Interview: NKR Representative to US Discusses Baku Aggression
As Azerbaijan’s assault on the Nagorno-Karabagh Republic (NKR/Artsakh) continued, the Armenian Weekly Editor Nanore Barsoumian spoke with NKR Representative to the U.S. Robert Avetisyan by phone on April 4 about the recent developments.
Nanore Barsoumian—How do you assess Baku’s strategy of violence and tactical escalation immediately after the Nuclear Security Summit held in Washington, D.C. last week?
Robert Avetisyan—My assessment is that even after all the international efforts—be they bilateral or general—and the efforts of all three co-chairs [of the OSCE Minsk Group], Azerbaijan showed that the country doesn’t respect anyone’s approach; that Azerbaijan will do whatever it wants. There is an absolute lack of international responsibility. We knew that Azerbaijan is hostile towards Artsakh. There was nothing new in that. Unfortunately, even the international powers cannot stop Azerbaijan from taking destructive action. Our [NKR] Defense Ministry, our political leadership has said on various occasions that we have been the subject of aggression by all those ceasefire violations, and as I said, we were trying to warn [the international community] of an escalation, which we are seeing now.
The current actions, the timing, the conditions, and the international preconditions prove that Azerbaijan is not a responsible player in this negotiation process—it cannot be a trustworthy partner in the current negotiations.
All of the statements [made by Baku] that Azerbaijan is tolerant towards Armenians don’t correspond to reality. The reality is that they are not tolerant towards anything Armenian, which significantly narrows the possibility of holding talks with Azerbaijan right now.
N.B.—How do you view the ceasefire violations that have increased both in frequency and intensity over the past two years?
R.A.—As we have said on various occasions, whatever is happening on the border between NKR and Azerbaijan is the culmination of a policy by the Azeri leadership that has been in place for several years to consistently undermine international efforts to reach a positive solution to the existing problem.
Azerbaijanis have been violating the ceasefire regime on a daily basis. We’ve been getting frequent reports of victims on both sides. We tried to raise the international attention towards this problem. We tried to make sure that we didn’t end up where we are now.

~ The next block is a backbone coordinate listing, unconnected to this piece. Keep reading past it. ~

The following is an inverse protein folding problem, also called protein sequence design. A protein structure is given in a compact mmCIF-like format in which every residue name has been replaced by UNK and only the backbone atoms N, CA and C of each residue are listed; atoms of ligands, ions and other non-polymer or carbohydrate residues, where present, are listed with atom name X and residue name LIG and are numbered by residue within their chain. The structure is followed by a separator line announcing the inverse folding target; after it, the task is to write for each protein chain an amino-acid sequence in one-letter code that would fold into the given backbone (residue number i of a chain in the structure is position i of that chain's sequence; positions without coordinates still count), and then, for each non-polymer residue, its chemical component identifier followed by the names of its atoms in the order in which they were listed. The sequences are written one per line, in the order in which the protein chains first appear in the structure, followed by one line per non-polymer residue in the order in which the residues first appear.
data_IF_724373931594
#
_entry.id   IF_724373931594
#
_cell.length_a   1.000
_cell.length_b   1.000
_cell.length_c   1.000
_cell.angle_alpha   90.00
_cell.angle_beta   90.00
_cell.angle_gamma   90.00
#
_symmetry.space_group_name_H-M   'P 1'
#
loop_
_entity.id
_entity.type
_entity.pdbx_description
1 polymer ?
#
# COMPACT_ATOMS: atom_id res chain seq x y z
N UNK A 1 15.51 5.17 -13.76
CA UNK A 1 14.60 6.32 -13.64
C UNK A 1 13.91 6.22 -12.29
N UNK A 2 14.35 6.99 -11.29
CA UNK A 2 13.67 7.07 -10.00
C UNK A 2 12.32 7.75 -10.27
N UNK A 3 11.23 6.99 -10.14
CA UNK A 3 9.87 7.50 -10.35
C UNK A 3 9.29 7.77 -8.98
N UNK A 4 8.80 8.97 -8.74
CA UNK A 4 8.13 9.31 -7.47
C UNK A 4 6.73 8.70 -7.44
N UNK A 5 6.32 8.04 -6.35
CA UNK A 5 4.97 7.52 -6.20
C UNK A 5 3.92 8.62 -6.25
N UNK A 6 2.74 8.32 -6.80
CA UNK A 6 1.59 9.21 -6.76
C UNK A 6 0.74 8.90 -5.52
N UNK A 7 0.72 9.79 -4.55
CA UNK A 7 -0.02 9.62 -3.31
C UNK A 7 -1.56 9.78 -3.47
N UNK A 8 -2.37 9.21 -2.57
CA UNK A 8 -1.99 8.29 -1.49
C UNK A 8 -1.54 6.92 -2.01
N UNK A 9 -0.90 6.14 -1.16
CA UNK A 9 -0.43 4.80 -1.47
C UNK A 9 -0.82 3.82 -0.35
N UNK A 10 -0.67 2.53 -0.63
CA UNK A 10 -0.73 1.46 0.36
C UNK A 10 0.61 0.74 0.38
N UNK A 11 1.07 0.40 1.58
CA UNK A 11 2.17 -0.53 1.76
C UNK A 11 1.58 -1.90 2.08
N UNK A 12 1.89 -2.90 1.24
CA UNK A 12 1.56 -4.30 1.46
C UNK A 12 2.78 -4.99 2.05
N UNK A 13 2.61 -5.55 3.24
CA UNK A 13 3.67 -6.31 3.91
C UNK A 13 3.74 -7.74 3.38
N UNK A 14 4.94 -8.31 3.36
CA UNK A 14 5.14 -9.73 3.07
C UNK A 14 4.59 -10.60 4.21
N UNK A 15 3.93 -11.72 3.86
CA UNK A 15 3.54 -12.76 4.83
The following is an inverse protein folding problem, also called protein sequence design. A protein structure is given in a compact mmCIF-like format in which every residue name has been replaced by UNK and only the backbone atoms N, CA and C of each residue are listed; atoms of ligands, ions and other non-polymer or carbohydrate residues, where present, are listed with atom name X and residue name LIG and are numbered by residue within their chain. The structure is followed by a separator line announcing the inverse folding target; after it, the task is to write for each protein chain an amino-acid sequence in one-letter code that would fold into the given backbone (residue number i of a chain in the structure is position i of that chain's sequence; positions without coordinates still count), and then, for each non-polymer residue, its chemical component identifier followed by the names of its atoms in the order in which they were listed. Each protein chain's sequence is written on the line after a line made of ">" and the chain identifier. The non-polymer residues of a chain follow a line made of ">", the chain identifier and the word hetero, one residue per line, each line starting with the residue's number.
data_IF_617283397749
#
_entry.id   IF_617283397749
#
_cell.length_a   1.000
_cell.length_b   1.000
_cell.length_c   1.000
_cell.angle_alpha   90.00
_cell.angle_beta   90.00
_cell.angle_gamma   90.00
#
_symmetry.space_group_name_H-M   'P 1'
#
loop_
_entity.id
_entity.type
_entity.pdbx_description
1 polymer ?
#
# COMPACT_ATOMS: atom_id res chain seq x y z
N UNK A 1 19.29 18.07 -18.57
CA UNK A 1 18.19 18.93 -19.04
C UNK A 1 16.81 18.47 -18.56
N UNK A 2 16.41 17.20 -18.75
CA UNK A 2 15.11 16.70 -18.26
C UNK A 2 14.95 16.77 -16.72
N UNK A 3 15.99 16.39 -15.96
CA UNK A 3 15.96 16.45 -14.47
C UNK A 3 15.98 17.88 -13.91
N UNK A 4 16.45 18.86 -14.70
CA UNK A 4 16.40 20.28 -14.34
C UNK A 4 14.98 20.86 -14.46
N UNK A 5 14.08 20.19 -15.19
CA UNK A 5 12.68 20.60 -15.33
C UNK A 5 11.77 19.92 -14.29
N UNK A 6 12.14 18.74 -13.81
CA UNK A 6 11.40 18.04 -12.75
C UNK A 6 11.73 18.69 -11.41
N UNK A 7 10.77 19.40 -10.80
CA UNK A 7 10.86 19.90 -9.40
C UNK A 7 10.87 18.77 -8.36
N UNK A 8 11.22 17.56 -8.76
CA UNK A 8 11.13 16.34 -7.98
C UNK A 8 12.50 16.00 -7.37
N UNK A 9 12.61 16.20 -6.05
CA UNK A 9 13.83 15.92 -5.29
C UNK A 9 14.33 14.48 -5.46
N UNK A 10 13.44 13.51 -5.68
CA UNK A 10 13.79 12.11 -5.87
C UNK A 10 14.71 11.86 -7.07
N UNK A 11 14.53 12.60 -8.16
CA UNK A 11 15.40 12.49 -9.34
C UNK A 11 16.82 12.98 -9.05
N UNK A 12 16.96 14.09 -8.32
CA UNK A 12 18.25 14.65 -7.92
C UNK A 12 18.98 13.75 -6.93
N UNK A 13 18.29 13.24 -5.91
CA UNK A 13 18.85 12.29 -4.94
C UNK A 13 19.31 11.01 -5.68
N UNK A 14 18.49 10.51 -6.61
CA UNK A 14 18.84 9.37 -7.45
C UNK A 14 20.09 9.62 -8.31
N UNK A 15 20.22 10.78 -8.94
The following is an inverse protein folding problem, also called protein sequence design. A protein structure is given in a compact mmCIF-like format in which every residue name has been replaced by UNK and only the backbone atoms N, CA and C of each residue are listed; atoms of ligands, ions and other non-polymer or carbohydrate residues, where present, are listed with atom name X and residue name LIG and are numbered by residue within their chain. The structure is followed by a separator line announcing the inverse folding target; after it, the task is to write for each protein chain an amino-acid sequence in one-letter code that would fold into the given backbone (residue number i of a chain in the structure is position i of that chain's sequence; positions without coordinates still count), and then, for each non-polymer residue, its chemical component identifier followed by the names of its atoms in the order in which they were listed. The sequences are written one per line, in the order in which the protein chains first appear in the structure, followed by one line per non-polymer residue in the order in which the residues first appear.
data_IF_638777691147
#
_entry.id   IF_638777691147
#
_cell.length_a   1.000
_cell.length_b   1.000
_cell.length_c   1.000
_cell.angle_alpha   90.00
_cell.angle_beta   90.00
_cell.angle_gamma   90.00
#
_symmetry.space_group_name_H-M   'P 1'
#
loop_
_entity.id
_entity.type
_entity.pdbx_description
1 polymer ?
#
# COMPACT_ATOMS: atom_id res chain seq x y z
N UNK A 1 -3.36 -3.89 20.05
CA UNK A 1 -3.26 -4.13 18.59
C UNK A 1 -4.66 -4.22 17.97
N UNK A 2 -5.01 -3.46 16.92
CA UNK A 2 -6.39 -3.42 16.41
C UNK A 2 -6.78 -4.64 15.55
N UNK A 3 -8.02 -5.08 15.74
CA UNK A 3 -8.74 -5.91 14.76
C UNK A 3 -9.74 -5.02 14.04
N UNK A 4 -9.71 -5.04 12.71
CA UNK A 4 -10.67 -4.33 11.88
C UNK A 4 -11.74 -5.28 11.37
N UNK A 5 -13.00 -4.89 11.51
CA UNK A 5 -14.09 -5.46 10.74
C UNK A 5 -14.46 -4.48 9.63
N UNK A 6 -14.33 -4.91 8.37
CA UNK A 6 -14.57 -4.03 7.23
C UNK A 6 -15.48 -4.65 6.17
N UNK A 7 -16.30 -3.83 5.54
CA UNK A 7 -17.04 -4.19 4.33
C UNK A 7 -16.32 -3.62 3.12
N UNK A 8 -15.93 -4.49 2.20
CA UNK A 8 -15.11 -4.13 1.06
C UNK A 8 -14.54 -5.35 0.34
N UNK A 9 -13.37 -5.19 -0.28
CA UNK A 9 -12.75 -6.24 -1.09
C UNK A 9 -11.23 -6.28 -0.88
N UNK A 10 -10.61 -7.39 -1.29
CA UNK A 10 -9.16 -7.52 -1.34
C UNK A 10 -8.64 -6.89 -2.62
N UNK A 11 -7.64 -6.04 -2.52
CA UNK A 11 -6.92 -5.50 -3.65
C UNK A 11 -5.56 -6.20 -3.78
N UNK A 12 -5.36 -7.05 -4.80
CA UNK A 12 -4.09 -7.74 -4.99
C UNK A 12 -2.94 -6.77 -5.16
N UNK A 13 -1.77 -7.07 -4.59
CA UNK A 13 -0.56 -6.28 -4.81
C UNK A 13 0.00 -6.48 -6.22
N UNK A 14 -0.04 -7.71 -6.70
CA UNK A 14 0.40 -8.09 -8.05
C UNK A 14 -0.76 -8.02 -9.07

Together with the international community, we had a vision on how to move forward; the only country that was derailing and rejecting all those suggestions was Azerbaijan. They refused to implement confidence-building measures, which is a necessary component of any peace process; and they refused to implement the proposals in the Royce-Engel letter, which would have been—and can still be—a very effective mechanism to maintain the ceasefire.
N.B.—Some analysts are saying that Baku’s objective seems to have changed from shaking up the status quo to actually gaining territory. What are your thoughts?
R.A.—They think that all the weapons they have acquired and all the anti-Armenian hatred they have been instigating in society for decades has raised their self-confidence to the level that could allow them to be successful on the battlefield. They’re making the same mistake that they made in 1988 [the outbreak of the conflict]. We have to also consider the lack of proper international condemnation and clear signals to Azerbaijan that this is not something the world will tolerate. If we add all those subjective and objective conditions, Azerbaijan has launched this attack to blackmail the international community, to try to destroy Artsakh again. And just as they failed in the past, they are failing now.
It is our hope that the NKR Army will force Azerbaijan—once again—to be more receptive to the Armenian-led and international community-led negotiation efforts.
N.B.—Is there a path back to the negotiating table?
R.A.—The first option, which is what the NKR is doing right now, is to force the aggressor to uphold the ceasefire, to force the aggressor to realize that [its policy of] revanchism failed—every time—and that it cannot reach a solution to this problem by military means.
They will have to eventually negotiate peace with the NKR. That peace should be enforced by an international stance—by a clear signal; by naming the aggressor and calling a spade a spade; by calling out the Azeri leadership for doing all this; by accusing Azerbaijan of all the war crimes they are committing now; and by sanctions. These kinds of steps must be taken to make Azerbaijan more receptive to international efforts, and to force it to play a more constructive role in the negotiations.
Hopefully, this time Baku will finally understand—at a very high price—that there is no military solution and that they cannot conquer Artsakh.
Note: The NKR Defense Army and the Armed Forces of Azerbaijan reportedly agreed at around noon on April 5 to halt the fighting along the NKR Line of Contact, in light of the OSCE Minsk Group negotiations that were scheduled to take place in Vienna.
Source: Armenian Weekly Mid-West